Cloud security firm Aqua discovered a large-scale cryptocurrency mining campaign exploiting Kubernetes (K8s) Role-Based Access Control (RBAC) to create backdoors and run miners. The campaign was tracked as RBAC Buster, the experts reported that the attacks are actively targeting at least 60 clusters in the wild.
“We have recently discovered the first-ever evidence that attackers are exploiting Kubernetes (K8s) Role-Based Access Control (RBAC) in the wild to create backdoors.” reads the report published by Aqua. “The attackers also deployed DaemonSets to take over and hijack resources of the K8s clusters they attack. “
The attack chain starts with initial access via a misconfigured API server, then threat actors sent a few HTTP requests to list secrets and then made two API requests to gain information about the cluster by listing the entities in the ‘kube-system’ namespace.
The attackers check for evidence of competing miner malware on the compromised server and achieve persistence by using RBAC to set up persistence.
Aqua analyzed the campaign after having set up K8s honeypots. The researchers explicitly exposed AWS access keys in various locations on the cluster they set up. The researchers noticed that threat actors used the access keys to try and gain further access to the target’s cloud service provider account and obtain access to more resources.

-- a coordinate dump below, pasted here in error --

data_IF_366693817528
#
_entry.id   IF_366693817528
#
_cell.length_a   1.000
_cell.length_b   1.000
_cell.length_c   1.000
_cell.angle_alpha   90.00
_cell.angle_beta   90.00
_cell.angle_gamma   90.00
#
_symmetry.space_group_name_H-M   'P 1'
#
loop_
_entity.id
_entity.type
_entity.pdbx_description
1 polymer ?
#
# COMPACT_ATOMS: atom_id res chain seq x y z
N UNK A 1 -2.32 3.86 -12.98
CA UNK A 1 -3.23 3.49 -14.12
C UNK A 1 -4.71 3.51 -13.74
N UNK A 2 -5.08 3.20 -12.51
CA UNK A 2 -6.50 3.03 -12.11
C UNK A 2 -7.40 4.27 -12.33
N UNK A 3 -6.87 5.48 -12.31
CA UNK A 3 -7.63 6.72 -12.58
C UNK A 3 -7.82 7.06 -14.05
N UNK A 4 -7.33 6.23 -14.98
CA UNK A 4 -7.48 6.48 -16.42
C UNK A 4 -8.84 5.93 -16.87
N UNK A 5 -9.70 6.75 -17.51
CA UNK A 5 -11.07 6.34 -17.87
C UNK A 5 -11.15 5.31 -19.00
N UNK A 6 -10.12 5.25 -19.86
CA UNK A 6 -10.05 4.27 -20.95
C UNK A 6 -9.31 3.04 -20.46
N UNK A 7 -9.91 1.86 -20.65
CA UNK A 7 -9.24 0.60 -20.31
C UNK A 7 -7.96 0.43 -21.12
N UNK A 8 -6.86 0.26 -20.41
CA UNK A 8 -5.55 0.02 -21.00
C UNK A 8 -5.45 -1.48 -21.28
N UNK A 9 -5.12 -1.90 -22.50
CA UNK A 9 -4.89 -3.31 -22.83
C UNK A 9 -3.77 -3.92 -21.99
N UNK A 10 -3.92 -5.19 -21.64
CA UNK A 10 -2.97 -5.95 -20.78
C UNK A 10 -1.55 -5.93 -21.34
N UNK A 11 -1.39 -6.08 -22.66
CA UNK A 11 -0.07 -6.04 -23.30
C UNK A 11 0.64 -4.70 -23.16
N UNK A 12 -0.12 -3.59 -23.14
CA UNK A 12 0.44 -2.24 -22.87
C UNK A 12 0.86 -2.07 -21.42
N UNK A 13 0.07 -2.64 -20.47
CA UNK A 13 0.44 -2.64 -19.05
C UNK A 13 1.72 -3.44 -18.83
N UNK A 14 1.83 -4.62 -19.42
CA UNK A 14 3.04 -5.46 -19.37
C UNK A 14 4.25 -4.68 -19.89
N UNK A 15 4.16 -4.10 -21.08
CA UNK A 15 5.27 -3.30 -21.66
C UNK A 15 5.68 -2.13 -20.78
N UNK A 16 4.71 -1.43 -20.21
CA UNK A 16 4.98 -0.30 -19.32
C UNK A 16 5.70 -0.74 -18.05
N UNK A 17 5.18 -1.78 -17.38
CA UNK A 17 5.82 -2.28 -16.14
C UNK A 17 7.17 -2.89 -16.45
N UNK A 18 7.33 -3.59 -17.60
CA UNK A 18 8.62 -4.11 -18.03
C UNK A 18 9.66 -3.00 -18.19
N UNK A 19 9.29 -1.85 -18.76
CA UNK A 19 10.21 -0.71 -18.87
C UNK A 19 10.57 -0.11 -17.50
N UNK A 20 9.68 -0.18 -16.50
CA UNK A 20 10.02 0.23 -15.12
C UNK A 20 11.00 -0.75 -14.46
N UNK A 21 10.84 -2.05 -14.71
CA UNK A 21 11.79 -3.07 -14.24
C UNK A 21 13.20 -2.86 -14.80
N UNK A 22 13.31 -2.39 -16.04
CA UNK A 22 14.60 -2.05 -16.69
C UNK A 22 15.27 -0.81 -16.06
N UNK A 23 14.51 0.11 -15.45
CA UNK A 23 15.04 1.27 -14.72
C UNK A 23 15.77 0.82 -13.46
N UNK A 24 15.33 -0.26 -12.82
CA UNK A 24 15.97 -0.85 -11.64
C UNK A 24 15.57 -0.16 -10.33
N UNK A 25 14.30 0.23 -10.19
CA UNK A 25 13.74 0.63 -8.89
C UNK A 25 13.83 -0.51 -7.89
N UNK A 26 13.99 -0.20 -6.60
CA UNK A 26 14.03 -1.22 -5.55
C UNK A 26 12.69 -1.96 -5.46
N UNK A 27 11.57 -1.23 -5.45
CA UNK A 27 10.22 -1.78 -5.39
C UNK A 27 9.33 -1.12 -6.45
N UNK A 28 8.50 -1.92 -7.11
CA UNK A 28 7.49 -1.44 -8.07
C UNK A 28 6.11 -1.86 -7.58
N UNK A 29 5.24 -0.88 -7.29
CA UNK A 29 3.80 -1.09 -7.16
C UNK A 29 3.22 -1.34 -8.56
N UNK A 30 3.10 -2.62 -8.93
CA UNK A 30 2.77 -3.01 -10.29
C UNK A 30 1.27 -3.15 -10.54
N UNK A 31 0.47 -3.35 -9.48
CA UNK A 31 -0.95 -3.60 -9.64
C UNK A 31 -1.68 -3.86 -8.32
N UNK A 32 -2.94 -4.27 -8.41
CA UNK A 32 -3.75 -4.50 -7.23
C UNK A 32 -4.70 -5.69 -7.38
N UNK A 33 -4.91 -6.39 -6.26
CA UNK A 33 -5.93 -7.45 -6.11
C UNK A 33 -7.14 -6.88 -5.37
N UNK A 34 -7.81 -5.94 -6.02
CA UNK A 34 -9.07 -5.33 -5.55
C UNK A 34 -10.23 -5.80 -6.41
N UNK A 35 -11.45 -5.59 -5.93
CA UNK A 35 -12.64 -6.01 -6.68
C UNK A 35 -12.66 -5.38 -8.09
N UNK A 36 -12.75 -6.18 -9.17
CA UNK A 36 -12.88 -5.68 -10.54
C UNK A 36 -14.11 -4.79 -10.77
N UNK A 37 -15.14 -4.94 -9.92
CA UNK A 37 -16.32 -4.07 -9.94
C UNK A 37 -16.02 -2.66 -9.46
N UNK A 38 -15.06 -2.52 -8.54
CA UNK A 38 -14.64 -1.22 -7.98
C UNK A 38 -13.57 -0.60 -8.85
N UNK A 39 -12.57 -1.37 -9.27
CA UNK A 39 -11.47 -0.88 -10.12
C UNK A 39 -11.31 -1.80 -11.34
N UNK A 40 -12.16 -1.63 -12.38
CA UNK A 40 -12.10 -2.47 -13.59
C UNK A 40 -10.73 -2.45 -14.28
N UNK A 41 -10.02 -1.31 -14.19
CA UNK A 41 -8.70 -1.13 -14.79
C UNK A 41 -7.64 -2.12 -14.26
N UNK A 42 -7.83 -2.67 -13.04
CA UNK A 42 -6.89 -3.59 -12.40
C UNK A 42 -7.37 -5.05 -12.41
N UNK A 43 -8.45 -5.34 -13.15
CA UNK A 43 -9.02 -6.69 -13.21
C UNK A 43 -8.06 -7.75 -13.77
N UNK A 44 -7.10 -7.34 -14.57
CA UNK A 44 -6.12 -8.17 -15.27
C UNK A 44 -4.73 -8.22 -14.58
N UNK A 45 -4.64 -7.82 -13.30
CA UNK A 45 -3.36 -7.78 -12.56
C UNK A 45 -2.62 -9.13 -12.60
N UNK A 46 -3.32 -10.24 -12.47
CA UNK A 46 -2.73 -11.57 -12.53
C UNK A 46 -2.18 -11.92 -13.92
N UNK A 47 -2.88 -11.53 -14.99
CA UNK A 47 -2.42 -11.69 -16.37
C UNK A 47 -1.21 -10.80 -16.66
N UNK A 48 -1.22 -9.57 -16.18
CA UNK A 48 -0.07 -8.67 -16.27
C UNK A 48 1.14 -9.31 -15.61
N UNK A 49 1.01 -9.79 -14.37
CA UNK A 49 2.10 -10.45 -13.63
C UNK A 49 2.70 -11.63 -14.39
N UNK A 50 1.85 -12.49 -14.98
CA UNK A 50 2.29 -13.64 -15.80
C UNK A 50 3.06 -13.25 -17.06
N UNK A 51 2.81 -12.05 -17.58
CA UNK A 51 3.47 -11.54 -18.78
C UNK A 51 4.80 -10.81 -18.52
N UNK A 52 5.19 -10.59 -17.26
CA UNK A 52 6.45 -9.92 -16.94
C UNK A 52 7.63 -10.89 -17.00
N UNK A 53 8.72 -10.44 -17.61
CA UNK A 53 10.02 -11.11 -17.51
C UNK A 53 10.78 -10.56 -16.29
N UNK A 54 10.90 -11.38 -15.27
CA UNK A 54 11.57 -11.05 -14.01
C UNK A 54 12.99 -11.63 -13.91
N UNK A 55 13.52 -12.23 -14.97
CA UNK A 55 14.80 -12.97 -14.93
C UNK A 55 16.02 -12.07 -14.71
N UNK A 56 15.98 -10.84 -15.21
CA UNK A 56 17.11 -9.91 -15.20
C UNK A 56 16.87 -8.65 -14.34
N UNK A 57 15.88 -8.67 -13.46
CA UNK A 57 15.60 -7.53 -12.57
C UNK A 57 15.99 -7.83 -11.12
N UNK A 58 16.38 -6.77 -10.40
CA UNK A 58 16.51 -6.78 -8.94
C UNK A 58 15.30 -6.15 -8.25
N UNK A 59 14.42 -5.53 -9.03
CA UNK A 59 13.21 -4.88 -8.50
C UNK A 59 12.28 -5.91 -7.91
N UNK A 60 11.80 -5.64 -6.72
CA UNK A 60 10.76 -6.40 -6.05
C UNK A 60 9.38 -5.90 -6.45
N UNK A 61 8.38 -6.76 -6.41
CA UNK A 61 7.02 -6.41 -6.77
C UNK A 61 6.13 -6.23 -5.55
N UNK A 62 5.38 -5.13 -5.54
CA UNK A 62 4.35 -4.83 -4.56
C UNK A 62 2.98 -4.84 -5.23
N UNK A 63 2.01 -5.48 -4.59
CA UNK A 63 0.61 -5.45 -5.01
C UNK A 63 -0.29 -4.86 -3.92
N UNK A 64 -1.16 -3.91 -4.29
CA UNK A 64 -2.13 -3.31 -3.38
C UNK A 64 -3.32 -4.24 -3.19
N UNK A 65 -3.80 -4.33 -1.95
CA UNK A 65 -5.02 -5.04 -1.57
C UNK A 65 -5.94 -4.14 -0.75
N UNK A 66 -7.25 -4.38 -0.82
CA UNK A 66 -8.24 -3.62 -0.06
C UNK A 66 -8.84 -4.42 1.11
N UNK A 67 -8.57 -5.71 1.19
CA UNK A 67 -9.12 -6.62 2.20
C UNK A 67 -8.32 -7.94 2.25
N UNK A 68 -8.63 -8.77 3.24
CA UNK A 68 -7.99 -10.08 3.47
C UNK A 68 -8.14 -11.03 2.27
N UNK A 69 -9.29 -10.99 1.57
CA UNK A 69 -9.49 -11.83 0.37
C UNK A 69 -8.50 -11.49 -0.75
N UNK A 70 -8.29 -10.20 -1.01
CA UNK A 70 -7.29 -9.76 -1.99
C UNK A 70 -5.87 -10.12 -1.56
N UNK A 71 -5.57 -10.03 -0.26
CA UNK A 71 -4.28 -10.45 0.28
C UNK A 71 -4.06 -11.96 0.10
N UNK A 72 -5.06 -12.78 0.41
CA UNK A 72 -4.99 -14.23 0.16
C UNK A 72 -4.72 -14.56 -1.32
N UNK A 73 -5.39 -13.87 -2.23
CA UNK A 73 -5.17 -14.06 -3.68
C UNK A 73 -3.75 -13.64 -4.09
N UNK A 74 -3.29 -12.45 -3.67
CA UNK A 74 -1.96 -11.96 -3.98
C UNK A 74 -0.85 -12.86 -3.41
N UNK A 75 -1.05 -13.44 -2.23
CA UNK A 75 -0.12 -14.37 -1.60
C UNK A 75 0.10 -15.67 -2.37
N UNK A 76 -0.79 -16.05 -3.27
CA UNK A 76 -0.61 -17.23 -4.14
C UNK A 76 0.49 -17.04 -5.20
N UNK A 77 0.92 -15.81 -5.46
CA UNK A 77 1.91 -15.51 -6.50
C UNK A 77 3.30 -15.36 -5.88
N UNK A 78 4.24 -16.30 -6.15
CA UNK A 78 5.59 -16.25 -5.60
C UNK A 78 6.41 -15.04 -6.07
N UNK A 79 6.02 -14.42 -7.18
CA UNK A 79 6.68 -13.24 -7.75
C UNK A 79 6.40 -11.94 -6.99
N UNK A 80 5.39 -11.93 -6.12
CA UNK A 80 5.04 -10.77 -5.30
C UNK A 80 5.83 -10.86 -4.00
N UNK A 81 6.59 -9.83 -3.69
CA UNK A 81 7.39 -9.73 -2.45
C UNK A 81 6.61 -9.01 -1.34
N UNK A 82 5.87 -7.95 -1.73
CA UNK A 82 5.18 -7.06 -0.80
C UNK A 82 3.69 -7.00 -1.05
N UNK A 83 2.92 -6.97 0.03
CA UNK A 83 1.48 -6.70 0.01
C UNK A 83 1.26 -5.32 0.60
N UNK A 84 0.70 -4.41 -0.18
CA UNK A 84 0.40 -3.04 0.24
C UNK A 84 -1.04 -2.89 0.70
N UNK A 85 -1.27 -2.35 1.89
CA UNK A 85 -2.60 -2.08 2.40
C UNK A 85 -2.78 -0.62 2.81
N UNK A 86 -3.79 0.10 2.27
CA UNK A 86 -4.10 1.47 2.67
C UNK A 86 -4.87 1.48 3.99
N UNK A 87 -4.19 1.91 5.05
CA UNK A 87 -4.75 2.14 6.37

The threat actors created a DaemonSet to deploy containers on all nodes with a single API request. The container image ‘kuberntesio/kube-controller:1.0.1’ is hosted on the public registry Docker Hub.
The experts discovered that the container was pulled 14,399 times since it was uploaded five months ago.
“The container image named ‘kuberntesio/kube-controller’ is a case of typosquatting that impersonates the legitimate ‘kubernetesio’ account. It has amassed millions of pulls, despite having only a few dozen container images. ” concludes the report. “The image also mimics the popular ‘kube-controller-manager’ container image, which is a critical component of the control plane, running within a Pod on every master node, responsible for detecting and responding to node failures.”
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